About Malheur

Malheur Lake Aquatic Restoration Plan

The Refuge's mission is to conserve wildlife and habitat for the American public and generations to come. The primary focus of the Refuge has been the management of habitat for birds and mammals; however, fish habitat has become an increasingly important aspect of the habitat management program.

Malheur Lake Aerial View

The Refuge is now placing special emphasis on the management of native fish species found within the Blitzen River watershed.

Invasive Common Carp

To develop an effective aquatic health program for the Refuge, staff must understand: how fish use Refuge waterways; the timing of migration of redband trout and other native fish; identify all native fish spawning areas; understand population dynamics; and determine fish densities. The biggest challenge for the program will be to understand the impacts that invasive common carp (Cyprinus carpio) have on aquatic health and how this relates to bird use on the Refuge and impacts to wetlands and ponds.

Common carp were first introduced into Harney Basin in the 1920s as a sustainable food source. Over the last 60 years, increasing numbers of carp have severely depleted migratory bird food resources and caused poor water quality. Carp impacts have reduced migratory bird productivity at the Refuge to 2-7% of its former production capability. Restoration of the productivity of refuge wetlands will directly benefit waterfowl production on the Pacific Flyway and is a priority for Malheur Refuge.

The greatest impact of invasive carp on wetlands is their feeding behavior. Carp are bottom feeders and sift through mud searching for aquatic insects and plants. Feeding activities not only uproot aquatic vegetation, but also produce silt plumes in the water column which make it difficult for plant synthesis and insect production, and in turn limits food for migratory waterfowl. The Refuge has developed a “Refuge Waters in Peril” brochure about the impacts that common carp have on the Refuge to help spread the word.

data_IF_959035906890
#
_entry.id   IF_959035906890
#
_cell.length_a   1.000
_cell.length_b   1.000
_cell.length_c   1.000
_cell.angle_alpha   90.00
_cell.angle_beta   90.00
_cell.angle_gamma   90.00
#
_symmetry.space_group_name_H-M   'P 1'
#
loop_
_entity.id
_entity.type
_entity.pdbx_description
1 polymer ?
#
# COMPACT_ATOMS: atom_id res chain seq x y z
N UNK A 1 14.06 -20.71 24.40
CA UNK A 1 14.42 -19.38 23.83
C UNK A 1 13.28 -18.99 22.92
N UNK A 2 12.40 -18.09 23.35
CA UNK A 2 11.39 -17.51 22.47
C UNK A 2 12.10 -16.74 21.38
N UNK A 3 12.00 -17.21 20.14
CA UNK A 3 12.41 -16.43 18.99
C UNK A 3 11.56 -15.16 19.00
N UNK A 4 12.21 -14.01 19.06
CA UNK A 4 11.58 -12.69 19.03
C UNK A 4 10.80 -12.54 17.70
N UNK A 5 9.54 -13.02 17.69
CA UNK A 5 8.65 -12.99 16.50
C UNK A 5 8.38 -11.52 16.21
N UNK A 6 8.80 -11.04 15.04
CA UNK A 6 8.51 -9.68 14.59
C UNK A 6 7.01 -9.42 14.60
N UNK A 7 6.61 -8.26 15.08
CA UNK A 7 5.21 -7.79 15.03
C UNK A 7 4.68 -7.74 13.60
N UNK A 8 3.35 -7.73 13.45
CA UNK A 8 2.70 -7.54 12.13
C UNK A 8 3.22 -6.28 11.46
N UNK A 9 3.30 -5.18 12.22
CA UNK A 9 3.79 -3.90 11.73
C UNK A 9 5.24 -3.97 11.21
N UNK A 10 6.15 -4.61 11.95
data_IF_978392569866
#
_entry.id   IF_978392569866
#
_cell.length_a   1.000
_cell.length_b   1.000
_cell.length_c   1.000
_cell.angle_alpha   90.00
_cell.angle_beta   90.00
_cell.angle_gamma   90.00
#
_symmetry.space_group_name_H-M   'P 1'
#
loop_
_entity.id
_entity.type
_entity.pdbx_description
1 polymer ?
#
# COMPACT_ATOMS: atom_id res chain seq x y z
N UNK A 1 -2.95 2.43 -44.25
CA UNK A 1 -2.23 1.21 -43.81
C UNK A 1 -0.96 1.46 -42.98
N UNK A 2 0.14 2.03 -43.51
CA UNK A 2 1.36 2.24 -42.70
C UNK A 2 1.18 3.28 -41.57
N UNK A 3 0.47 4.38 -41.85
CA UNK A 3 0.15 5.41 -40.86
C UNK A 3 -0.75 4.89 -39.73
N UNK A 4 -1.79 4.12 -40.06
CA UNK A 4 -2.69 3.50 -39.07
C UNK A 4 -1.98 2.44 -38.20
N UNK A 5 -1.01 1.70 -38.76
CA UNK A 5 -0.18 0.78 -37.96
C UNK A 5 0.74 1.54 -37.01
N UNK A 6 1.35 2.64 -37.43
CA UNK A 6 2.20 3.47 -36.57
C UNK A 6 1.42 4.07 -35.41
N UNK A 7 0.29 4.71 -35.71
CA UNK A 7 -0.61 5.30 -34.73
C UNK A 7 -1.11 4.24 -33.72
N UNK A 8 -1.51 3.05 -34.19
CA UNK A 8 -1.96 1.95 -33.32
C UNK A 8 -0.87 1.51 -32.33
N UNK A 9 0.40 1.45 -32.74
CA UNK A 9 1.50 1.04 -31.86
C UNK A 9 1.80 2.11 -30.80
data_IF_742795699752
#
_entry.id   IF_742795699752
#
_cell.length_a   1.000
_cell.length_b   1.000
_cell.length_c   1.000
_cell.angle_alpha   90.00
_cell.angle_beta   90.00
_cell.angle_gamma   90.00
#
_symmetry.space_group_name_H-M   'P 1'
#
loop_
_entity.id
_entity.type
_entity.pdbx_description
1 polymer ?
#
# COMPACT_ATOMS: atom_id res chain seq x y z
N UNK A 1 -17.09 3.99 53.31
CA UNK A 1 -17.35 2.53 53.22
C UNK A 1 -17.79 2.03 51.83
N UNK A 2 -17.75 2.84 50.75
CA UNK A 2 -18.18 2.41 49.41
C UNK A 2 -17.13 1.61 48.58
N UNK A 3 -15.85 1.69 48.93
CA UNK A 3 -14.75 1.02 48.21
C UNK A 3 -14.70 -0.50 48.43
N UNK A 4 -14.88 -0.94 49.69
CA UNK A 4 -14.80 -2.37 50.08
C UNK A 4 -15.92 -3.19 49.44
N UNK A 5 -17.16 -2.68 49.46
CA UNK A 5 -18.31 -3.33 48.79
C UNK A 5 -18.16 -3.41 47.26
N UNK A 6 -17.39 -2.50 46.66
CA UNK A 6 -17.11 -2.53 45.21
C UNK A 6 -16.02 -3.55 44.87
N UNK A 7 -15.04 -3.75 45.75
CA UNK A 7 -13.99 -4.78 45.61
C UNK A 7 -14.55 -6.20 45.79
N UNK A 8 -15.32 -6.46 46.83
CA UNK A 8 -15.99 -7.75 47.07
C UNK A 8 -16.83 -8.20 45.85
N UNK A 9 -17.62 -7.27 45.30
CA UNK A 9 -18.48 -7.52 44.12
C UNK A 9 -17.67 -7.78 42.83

The Refuge has also partnered with a number of Federal and State agencies, NGO’s, private citizens and Tribal participants to address the impact of carp on aquatic habitat on the refuge and elsewhere in the Harney Basin. Their first task was to develop a white paper identifying how to address the issue of invasive carp. Researchers are working with the Refuge on carp control research and educational outreach.

The impact of Invasive Common Carp in Malheur Lake.

The Oregon Wildlife Heritage Foundation and the Refuge have funded the production of a new video about the impacts of invasive common carp in Malheur Lake and efforts to restore the productivity of Malheur Lake for the benefit of wildlife. The Oregon Wildlife Heritage Foundation is also an important partner in the basin-wide Harney Basin Wetlands Initiative, which is working to implement basin-wide carp control strategies and work with private landowners to maintain flood irrigation and haying practices that sustain important bird habitats.

Reviving Malheur Lake - The Harney Basin Wetlands Initiative

The Harney Basin Wetlands Initiative working group, part of the High Desert Partnership, is one of key partners working with Malheur Refuge on Malheur Lake restoration efforts.  This collaborative relationship has resulted in positive outcomes for both Malheur Lake aquatic health and the surrounding Harney Basin wetlands. With support from the Oregon Watershed Board, the High Desert Partnership produced this video highlighting the collaborative research efforts and the potential benefits for the ecological, economic, and social welfare of the Harney Basin.

Peter Pearsall Western Meadowlark

Be a Malheur Refuge Advocate.

You can become a Malheur Refuge champion by joining the Friends of Malheur and together we can advocate for a secure and more prosperous future for Malheur National Wildlife Refuge and our national wildlife refuge system.